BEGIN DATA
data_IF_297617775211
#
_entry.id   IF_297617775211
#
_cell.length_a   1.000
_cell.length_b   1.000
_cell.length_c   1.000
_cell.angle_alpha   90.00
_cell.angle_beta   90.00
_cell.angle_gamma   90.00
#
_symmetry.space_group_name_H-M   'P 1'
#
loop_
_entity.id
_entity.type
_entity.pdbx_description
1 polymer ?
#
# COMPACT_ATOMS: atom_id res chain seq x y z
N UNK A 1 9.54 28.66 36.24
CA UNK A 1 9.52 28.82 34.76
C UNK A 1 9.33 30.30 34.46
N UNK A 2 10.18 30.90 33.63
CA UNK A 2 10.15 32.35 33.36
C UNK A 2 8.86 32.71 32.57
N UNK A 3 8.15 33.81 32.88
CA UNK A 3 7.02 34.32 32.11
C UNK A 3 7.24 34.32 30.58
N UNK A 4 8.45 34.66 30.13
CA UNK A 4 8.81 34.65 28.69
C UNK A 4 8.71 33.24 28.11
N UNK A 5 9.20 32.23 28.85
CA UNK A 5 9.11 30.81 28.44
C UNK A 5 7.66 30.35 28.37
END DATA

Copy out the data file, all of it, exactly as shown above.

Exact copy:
data_IF_297617775211
#
_entry.id   IF_297617775211
#
_cell.length_a   1.000
_cell.length_b   1.000
_cell.length_c   1.000
_cell.angle_alpha   90.00
_cell.angle_beta   90.00
_cell.angle_gamma   90.00
#
_symmetry.space_group_name_H-M   'P 1'
#
loop_
_entity.id
_entity.type
_entity.pdbx_description
1 polymer ?
#
# COMPACT_ATOMS: atom_id res chain seq x y z
N UNK A 1 9.54 28.66 36.24
CA UNK A 1 9.52 28.82 34.76
C UNK A 1 9.33 30.30 34.46
N UNK A 2 10.18 30.90 33.63
CA UNK A 2 10.15 32.35 33.36
C UNK A 2 8.86 32.71 32.57
N UNK A 3 8.15 33.81 32.88
CA UNK A 3 7.02 34.32 32.11
C UNK A 3 7.24 34.32 30.58
N UNK A 4 8.45 34.66 30.13
CA UNK A 4 8.81 34.65 28.69
C UNK A 4 8.71 33.24 28.11
N UNK A 5 9.20 32.23 28.85
CA UNK A 5 9.11 30.81 28.44
C UNK A 5 7.66 30.35 28.37